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Articles
Asia Pacific F3C Open
American Adventure
JR Challenge 2004
How to setup your rotorhead
9Z for Dummies
3D Downunder
Victorian F3C Champs
Visit to Model Engines
Flying the Fury Tempest FAI
Pilot Profile - Pete (Panos) Niotis
Australian Trip 03
Introduction to the Century Predator
Building the Fury Tempest FAI
Professional Aerial Photography
Pilot Profile - Dwight Schilling
Pilot Profile - Russ Deakin
Pilot Profile - Dwight Schilling
Toolbox Essentials
Setup for F3C
Vigor Refit
Pilot Profile - Curtis Youngblood
JR Challenge 2003
Pilot Profile - Len Sabato
Helicopter Resources
Comparing the Webra 91AAR and the YS 91ST
Engine Tuning
Curtis Youngblood in New Zealand
Futaba GV-1 Governor
Pilot Profile - Malorie Zastrow
Scale: Flybarless Heads
Pilot Profile - Jason Krause
JR 10X
Pilot Profile - Mark Christy
Futaba 9Z WCII
Pilot Profile - Alan Szabo Jr
163km/h with a Vigor CS!
Raptor 60 V2
Low cost, high camera!
TSK & the Squirrel Part (V)
Follow up - Hirobo Freya
Follow up - Hirobo Shuttle RG
Sceadu 30 update
Hirobo Shuttle RG
Vigor CS - My thoughts
Bye bye little Ergo
Kyosho Caliber 30
OS 91
JR Voyager 50
Hirobo Sceadu
TSK & the Squirrel Part (III)
NZ Team Returns from Heli World Champs
Hirobo Freya
Fury-ous!
OS 50 Review
Millie vs CS (Part III)
Living with the CS
TSK & the Squirrel (Part II)
Promoting the Hobby
Ergo Z230 Gasser
Millie vs CS (Part II)
Millie vs CS (Part I)
TSK & the Squirrel
TSK & the Squirrel (Part IV)

Pilot Profile - Malorie

1. Tell us about yourself, where you live, occupation, etc
I am 37 years old. I was born and raised in north central Wisconsin, yup a farm girl / cheese head. I have always been interested in technology. As a child I was always taking things apart to see what made them tick. My intrest in technology and figuring out how things work took me from being a high school graduate into the IT(information technology) industry. Through the years I have worked with cable companies and telephone companies in Wisconsin and Michigan. The past five years I have been working for AVAYA Communications (formerly Lucent Technologies Bell Labs Innovations) as a telephone technician. I spend my days maintaining a very large telephone system at an international corporation's world headquarters in southwestern Michigan.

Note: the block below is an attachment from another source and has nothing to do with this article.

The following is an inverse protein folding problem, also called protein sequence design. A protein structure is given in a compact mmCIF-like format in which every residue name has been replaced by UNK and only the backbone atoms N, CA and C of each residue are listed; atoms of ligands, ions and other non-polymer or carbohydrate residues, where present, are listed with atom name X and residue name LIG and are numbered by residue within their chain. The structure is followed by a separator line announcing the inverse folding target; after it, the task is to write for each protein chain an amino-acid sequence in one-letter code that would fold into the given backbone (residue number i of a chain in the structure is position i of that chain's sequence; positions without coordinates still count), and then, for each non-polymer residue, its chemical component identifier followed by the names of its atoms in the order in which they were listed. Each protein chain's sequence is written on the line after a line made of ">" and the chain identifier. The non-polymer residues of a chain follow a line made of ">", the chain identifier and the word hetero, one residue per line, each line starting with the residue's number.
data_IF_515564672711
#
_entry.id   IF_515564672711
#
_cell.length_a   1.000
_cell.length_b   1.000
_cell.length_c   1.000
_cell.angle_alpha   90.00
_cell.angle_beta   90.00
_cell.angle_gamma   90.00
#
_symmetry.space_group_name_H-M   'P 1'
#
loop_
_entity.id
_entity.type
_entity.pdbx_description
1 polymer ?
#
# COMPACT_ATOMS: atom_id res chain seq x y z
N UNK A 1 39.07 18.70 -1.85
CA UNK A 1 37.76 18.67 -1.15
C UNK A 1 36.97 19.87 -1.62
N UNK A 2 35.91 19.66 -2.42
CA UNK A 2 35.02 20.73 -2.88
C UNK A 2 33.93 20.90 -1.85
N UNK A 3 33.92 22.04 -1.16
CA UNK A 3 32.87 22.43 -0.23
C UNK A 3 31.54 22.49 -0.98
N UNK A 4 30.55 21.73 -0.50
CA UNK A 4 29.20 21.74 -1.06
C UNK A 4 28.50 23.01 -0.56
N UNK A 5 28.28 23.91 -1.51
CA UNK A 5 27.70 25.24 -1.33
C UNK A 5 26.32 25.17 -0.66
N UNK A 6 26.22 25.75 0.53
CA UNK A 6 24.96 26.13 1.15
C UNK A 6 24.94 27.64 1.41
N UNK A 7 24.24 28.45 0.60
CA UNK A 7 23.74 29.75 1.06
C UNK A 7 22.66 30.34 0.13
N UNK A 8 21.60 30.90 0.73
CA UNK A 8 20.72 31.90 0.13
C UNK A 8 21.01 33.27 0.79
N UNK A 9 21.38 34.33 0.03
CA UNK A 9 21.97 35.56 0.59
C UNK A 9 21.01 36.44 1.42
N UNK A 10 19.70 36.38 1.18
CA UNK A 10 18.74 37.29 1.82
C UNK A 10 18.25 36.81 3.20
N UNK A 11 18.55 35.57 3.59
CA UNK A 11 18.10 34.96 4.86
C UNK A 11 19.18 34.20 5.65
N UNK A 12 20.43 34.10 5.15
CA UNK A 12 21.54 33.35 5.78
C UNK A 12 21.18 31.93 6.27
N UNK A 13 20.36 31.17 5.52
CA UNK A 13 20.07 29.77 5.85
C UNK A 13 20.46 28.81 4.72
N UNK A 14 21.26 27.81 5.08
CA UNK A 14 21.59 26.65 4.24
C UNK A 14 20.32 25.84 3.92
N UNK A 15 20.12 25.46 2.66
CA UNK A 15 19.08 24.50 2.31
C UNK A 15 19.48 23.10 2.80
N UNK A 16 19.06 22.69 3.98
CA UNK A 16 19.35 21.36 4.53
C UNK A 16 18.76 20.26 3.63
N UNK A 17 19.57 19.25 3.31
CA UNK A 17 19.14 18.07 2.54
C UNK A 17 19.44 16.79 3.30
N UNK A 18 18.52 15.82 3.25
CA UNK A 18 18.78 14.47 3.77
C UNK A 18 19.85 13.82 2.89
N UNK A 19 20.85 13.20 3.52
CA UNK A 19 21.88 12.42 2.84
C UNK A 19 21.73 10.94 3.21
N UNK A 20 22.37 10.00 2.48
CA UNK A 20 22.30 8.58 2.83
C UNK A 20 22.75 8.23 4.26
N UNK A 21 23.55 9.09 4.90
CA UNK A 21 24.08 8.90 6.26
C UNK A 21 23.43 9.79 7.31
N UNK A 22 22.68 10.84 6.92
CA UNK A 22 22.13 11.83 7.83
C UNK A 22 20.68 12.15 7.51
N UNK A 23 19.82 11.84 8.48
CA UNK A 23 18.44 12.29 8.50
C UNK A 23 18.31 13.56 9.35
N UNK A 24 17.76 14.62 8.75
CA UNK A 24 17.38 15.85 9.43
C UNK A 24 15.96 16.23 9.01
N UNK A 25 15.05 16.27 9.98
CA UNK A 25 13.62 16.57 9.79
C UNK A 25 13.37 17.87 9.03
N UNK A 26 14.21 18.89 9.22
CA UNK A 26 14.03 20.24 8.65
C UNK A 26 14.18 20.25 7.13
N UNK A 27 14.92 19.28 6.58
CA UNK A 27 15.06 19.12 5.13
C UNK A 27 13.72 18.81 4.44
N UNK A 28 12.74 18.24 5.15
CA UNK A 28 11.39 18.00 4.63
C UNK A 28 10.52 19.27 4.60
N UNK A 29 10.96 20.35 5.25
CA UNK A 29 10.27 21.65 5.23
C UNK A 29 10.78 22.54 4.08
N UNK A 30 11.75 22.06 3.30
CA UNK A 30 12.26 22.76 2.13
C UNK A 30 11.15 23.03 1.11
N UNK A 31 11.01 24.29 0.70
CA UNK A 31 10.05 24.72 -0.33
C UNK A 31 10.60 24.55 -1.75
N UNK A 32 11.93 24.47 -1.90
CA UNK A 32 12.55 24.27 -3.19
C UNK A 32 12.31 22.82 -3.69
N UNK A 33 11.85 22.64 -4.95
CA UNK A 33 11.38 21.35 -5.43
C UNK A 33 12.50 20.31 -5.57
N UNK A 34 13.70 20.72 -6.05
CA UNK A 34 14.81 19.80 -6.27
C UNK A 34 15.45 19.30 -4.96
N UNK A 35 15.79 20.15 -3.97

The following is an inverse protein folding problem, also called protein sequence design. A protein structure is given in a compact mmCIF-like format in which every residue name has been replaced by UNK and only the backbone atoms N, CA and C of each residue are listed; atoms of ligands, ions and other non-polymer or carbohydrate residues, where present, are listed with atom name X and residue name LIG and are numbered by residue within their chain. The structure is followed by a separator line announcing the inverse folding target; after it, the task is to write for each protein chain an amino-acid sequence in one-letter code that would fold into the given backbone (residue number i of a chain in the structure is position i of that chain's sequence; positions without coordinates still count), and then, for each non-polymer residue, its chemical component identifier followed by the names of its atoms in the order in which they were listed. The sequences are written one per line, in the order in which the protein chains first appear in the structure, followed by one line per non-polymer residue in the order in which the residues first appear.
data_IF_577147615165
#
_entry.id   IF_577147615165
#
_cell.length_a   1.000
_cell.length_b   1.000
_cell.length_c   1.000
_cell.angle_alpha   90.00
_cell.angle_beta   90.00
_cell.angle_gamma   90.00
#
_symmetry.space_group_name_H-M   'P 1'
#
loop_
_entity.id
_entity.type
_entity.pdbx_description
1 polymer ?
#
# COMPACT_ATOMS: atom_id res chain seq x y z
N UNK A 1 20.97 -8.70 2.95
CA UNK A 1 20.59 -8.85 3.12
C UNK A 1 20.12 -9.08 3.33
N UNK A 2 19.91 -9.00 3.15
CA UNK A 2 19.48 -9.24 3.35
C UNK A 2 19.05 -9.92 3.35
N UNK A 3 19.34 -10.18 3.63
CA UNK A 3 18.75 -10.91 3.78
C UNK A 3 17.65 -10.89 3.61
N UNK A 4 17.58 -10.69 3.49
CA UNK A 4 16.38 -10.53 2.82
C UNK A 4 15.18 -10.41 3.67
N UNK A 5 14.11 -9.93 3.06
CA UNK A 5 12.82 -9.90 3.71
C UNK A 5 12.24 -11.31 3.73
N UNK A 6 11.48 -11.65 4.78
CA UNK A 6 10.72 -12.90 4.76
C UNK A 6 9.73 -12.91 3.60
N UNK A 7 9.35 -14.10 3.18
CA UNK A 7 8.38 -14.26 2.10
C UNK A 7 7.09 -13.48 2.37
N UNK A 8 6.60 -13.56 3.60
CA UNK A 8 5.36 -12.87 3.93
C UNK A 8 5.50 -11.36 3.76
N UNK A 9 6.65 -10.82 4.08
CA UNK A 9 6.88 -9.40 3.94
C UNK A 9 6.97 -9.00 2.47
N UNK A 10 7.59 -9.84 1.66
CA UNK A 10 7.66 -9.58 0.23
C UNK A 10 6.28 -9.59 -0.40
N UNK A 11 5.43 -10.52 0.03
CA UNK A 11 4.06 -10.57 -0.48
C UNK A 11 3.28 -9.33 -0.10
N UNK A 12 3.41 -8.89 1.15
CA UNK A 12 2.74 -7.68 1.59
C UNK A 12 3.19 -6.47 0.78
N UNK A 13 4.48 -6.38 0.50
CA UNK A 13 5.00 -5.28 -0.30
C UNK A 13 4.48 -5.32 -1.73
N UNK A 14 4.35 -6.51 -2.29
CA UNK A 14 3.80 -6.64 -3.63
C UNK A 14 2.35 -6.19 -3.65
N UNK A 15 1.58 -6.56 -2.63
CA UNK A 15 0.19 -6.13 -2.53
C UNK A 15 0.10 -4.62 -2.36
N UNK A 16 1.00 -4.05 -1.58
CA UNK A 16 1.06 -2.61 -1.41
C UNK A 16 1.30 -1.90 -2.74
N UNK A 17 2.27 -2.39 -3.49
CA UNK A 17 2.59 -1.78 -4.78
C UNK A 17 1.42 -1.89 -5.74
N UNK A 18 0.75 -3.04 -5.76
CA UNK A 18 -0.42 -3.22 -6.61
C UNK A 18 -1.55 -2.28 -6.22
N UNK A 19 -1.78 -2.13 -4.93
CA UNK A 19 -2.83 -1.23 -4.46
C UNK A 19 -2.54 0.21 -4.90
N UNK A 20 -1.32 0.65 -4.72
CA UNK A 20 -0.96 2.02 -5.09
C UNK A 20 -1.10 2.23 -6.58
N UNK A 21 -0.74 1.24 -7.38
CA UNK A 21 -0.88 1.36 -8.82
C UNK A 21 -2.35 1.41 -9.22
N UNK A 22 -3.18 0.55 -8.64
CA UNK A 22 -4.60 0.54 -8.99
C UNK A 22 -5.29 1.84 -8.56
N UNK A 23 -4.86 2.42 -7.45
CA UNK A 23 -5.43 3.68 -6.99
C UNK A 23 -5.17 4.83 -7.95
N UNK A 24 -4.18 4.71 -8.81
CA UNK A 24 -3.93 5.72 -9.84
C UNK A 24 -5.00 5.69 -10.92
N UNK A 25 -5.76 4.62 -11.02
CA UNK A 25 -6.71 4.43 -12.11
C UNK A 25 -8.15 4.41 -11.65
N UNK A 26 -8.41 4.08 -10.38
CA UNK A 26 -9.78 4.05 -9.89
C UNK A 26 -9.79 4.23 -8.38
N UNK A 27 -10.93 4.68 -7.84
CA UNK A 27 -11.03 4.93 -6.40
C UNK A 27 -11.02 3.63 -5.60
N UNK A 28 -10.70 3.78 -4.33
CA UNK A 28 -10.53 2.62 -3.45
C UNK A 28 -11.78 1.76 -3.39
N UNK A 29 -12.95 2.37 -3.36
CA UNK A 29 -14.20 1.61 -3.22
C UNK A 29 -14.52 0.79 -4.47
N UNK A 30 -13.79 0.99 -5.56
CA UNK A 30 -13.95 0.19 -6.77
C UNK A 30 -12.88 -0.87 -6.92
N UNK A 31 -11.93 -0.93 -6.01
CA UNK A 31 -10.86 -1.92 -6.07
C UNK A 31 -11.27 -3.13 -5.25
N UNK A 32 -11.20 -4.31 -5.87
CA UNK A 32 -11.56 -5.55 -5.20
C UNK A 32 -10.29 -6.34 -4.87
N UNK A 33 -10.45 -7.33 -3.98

2. How did you get started in RC helis? When did you start? What equipment got you started?
Along with my obsession to figure out how things work, I have always liked the idea of flying radio control, especially helicopters. Quite a while ago, I think about 1986, I tried to get into R/C helicopters. I saved up every dime I could muster and bought a GMP Cricket, a Futaba 4 channnel radio, and all the field support equipment. I attempted to fly that little monster for a couple of years but never got it to hover for more than a few seconds at a time. It would beat itself to death and shake parts off practically every flight or attempted flight as it were. I finally gave up as I could not afford to keep supporting that money pit.

About five years ago I got back into R/C with lowered expectations. I bought an airplane and joined a club only to find out just how far R/C had come in ten years. I had to buy all new radio equipment as my old Futaba radio was completely outdated with the new narrow band requirements. After getting all my radio equipment updated (I bought a JR XP642), I took my first and last lesson. I took one buddybox flight at the club on a Wednesday night. Then I had the club trainer set up my plane and I took one flight with it under his supervision. I was so excited that I actually got to fly my plane that I soloed myself out the next night.

After flying planes for a couple more years I started getting bored with them. While they are fun to fly, I was to a point where I was hot-dogging them right on the deck. This caused me to build and rebuild about nine planes in one summer so I decided to try helis again. I figured maybe I'd take them more seriously, and I was right.